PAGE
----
Last week, UFC Fighter Dan “The Outlaw” Hardy announced he was out of the UFC on Fox 7 card against Matt “The Immortal” Brown with a “wolf” heart condition. While most fighters announce they are out of a card due to an injury, Dan’s story was a little different. Pre-fight tests showed Dan Hardy’s Wolf Heart condition is a syndrome called Wolf-Parkinson-White, which is an abnormality in the conduction system of the heart.
Here we will discuss the intricacies of the heart’s electrical system and what it means for Dan Hardy’s Wolf Heart and other athletes with this heart condition
The heart’s job is to pump blood to the lungs to get oxygen, receive that blood back, pump it to the rest of the body, and then re-collect it to start the process again. The heart has four chambers, each of which is responsible for one of the four tasks mentioned. The heartbeat that you can hear with a stethoscope is actually the sound of valves between each of these chambers closing after the blood has flowed to its next destination. The coordination of each of these chambers requires a finely tuned electrical conduction system.
The heart muscle cells are triggered to contract by a wave of electricity that starts at the top of the heart (the Sinus or SA node) and spreads across the top two chambers (the left and right atrium) causing them to squeeze blood towards the bottom of the heart. The electrical signal then triggers another node (the AV node) above the bottom two larger chambers (the left and right ventricles). From the AV node, a bundle of electrical fibers travel to the two large ventricle chambers which causes them to contract, squeezing the blood to the lungs and the rest of the body (right goes to lungs, left goes to the rest of the body).
In people with Wolf-Parkinson-White syndrome, there is an extra pathway that bypasses the AV node and goes straight from the left and right atrium to the left and right ventricles. This alters the coordination of the heart and can cause the ventricles to squeeze before they have had a chance to fill completely with blood. As a result, less blood gets pumped out of the heart for each heartbeat. Many people are without symptoms, but on occasion someone may show signs of dizziness, fainting, or heart palpitations. In really bad cases, the whole heart loses its coordination and sudden death can occur.
The diagnosis is usually made by an electrical heart monitor called an EKG. We have also seen the spikey pattern on a heart monitor in the movies before it flatlines and someone dies. That spiking pattern represent s very specific electrical discharges from different parts of the heart. The EKG is also sometimes called an ECG. This is just because EKG is based on the German word electrokardiogram, and the English version is electrocardiogram with a “c”.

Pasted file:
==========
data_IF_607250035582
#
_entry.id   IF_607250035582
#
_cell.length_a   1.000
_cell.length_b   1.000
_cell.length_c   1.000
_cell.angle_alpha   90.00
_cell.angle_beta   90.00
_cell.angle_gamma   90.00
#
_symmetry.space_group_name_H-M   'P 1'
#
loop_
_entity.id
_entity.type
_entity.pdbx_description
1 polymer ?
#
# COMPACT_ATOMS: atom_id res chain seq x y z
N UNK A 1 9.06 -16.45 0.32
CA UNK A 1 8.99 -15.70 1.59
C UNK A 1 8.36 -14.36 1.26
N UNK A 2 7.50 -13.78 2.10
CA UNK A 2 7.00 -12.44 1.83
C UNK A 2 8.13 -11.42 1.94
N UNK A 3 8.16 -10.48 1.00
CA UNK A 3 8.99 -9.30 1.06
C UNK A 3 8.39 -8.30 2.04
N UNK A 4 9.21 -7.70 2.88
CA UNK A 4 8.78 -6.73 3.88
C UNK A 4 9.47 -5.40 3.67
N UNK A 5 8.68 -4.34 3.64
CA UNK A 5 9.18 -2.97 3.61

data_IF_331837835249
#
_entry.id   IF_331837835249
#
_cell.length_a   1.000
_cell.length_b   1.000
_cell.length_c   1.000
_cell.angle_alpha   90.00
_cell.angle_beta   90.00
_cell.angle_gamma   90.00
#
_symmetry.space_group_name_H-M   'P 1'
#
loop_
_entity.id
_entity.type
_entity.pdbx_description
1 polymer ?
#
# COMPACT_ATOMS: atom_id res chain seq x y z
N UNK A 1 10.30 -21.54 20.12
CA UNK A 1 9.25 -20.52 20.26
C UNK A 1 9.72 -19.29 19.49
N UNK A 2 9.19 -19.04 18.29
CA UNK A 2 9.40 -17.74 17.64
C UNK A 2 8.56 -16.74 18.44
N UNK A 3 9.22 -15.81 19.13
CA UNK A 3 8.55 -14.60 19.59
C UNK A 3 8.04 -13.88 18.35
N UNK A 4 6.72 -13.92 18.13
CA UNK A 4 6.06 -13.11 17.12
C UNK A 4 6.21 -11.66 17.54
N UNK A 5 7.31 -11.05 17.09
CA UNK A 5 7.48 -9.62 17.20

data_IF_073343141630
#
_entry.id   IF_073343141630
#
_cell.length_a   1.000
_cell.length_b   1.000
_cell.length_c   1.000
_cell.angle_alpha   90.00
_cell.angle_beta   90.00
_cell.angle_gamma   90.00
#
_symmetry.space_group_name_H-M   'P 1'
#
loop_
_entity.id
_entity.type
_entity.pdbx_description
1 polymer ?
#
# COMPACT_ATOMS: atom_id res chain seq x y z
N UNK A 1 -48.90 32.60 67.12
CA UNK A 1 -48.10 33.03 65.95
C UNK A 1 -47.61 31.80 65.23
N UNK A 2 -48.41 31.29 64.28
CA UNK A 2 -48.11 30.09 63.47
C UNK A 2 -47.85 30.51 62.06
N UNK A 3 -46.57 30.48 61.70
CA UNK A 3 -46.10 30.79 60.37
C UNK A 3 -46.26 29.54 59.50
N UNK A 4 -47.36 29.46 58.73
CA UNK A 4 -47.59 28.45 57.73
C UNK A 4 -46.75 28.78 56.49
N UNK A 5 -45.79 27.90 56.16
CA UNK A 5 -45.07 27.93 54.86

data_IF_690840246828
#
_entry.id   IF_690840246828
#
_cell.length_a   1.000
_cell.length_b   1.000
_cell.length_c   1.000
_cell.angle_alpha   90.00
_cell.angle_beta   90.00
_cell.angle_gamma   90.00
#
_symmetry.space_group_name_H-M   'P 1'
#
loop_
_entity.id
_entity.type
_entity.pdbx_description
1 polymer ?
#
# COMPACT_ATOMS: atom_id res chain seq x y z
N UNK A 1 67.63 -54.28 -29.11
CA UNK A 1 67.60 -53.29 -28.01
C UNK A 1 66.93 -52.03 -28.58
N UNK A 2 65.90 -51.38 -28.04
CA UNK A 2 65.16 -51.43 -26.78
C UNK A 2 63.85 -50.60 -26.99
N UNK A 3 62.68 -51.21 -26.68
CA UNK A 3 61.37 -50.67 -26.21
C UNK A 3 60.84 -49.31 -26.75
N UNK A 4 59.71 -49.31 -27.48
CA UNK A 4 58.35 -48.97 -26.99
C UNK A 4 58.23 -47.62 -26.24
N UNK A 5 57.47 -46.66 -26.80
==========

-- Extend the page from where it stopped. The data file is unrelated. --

When the EKG pattern is disrupted, it means something is wrong with the heart’s electrical activity. In the case of Wolf Parkinson White syndrome, the abnormality is called a “delta” wave because it looks the Greek letter delta. Patients with this condition must be careful what heart drugs they take, because they can make the electrical abnormalities even worse.
If a fighter or other athlete is diagnosed with Dan Hardy’s Heart Condition aka Wolf-Parkinson-White syndrome, they should see a heart specialist (cardiologist). He or she should not fight until a cardiologist says it’s OK to fight. The cardiologist may order something called a stress test which is a way of seeing how your heart functions during exercise, since as it beats faster, the coordination may get out of control. This test can be done on a treadmill with an EKG, or a medication can be given to speed up the heart.
If a cardiologist thinks that the abnormality is kept under control, then no medication or intervention is necessary. However, if the stress test shows that the heart becomes even more out of control with exercise, he may order medication. The most definitive treatment is a procedure known as radiofrequency ablation, in which specialized instruments are used to “burn away” the abnormal heart pathway. This helps restore the coordination of the heart.
Dan Hardy appears to have undergone these tests, but the California State Athletic Committee is playing it safe and keeping Hardy off the UFC on Fox 7 card and out of action for now. After all, bone and tendon injuries heal, but a heart that stops beating may not come back! Dan has shown us he can be as tenacious as a wolf; now we know he has a “wolf” heart to go with it.